Thursday, May 13, 2010
Better Photos Through Math
Wired magazine’s Jordan Ellenberg recently published an interesting piece about math. (So far, this does not pertain to photography, I know, but trust me—it will.) The story was based on the sparsity principle, which is a mathematical concept that states… well, I don’t exactly understand what it states. But some other smart people do, and this sparsity thingamajig led to the scientific field of compressed sensing. Again, some stuff I don’t understand happens here involving magnetic resonance imaging and… voila, higher-resolution photographs. Okay, I know I skipped some crucial details. Let me try to fill in the blanks in laymen’s terms. Actually, “filling in the blanks” might be a good way to explain what this process does.
The smart math and science and computer people who work in this field implement an algorithm to fill in the gaps in a low resolution “data set” (a digital image file, a low-quality audio recording, etc) by making better guesses (based on the scarcity principle) at what data should fill in the holes. It’s like interpolation, but without the stigma. And it apparently works really, really well.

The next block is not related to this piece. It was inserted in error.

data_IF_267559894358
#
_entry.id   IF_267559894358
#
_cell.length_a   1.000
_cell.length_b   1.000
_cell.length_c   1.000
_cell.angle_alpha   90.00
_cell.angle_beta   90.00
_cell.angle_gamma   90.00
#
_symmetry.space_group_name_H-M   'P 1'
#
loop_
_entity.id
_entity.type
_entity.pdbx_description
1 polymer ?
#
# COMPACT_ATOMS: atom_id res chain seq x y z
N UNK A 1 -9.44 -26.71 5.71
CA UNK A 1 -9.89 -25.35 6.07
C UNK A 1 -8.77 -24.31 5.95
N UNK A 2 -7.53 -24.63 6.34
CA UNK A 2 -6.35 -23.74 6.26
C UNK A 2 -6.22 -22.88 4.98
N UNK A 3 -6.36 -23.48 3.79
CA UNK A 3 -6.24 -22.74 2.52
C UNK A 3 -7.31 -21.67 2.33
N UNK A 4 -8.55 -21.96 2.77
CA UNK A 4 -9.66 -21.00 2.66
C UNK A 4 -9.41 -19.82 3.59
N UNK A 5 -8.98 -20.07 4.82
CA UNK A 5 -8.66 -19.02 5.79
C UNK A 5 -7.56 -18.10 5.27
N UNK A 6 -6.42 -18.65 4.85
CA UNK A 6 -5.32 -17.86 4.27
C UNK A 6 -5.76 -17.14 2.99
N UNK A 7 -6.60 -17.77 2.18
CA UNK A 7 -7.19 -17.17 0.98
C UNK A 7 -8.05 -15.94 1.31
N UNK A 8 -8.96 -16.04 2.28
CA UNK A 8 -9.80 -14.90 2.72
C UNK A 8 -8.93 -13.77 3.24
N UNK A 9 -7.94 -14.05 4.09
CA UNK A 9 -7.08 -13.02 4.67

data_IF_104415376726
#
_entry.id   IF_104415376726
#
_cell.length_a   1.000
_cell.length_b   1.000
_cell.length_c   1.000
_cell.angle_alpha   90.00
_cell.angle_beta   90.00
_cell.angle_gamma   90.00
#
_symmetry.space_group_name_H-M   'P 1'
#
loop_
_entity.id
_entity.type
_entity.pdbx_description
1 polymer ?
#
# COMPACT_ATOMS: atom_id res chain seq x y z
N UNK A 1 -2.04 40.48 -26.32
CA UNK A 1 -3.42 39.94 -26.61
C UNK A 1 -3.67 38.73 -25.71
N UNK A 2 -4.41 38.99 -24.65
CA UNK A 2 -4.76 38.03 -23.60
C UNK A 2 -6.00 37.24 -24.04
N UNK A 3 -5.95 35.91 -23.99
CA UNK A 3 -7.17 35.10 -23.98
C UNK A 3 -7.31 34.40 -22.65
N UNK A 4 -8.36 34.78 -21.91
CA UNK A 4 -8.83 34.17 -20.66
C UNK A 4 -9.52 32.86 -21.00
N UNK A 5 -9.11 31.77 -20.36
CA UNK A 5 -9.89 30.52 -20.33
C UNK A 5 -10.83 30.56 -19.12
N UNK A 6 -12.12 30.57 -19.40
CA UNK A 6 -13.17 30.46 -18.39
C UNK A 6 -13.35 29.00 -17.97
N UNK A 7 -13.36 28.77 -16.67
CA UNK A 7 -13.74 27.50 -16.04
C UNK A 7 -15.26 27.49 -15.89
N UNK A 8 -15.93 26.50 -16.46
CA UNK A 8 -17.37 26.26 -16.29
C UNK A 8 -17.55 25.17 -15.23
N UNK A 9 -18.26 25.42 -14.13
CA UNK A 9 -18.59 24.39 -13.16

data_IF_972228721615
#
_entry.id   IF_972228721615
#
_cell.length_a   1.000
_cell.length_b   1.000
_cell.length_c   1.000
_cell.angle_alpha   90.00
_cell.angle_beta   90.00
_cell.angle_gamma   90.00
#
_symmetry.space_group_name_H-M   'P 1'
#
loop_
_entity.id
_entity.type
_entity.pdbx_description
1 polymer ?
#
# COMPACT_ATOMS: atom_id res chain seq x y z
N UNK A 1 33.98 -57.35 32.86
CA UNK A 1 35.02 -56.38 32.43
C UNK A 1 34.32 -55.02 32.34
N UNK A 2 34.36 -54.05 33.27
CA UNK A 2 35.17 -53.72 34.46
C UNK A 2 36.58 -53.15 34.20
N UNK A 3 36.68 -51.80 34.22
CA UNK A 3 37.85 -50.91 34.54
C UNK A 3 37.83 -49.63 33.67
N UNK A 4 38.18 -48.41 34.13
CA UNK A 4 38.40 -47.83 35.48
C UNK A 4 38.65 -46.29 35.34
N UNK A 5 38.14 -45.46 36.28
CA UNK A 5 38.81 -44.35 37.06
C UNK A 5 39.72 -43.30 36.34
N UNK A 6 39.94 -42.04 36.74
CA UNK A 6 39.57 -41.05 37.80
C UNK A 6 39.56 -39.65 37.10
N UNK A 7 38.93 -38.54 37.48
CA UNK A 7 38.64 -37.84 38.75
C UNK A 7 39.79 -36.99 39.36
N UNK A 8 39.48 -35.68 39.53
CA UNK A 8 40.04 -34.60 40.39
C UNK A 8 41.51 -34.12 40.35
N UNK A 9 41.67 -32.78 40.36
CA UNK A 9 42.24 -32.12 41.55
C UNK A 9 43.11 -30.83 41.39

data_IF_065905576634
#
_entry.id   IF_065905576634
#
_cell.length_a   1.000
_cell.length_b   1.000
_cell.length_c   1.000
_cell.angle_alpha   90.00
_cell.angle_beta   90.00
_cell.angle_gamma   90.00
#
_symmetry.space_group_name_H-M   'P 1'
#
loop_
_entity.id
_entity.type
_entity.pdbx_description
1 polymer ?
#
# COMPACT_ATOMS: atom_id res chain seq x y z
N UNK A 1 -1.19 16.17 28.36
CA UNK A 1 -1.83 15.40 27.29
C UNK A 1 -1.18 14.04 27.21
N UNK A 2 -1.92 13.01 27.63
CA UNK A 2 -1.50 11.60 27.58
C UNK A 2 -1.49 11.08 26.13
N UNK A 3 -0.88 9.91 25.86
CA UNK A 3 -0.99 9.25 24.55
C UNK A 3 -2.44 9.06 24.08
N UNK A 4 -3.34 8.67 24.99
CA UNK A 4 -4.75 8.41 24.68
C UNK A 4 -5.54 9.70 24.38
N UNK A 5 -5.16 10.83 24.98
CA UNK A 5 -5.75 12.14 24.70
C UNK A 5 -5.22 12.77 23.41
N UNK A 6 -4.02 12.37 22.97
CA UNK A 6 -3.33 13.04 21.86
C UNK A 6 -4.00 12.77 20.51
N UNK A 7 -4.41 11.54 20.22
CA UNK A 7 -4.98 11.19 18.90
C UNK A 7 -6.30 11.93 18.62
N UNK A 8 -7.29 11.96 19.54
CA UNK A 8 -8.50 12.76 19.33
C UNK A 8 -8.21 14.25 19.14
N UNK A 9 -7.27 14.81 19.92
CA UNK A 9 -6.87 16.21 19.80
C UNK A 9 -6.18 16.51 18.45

This breakthrough does not mean that tomorrow you’ll be able to go out and get your Scarcity Principle plug-in for Photoshop, but perhaps in the coming years you’ll be able to up-res your image files in a much cleaner, higher quality way. Perhaps even someday you’ll be able to enlarge low-resolution video and still images the way they do in movies and TV shows—you know, when the cops are cleaning up surveillance footage to see in crystal clear detail who the bad guy really is. Maybe that will remain the stuff of science fiction, but it will still be great if we will just be able to make really big, really beautiful prints. Either way it’s a technology to keep an eye on, even if you don’t understand exactly how it works. (Once you’ve read the Wired story, for a little more insight into what photographers with a bit of math aptitude think about the concept as it applies to digital imaging, head over to photo.net and check out the scarcity principle discussion forum.)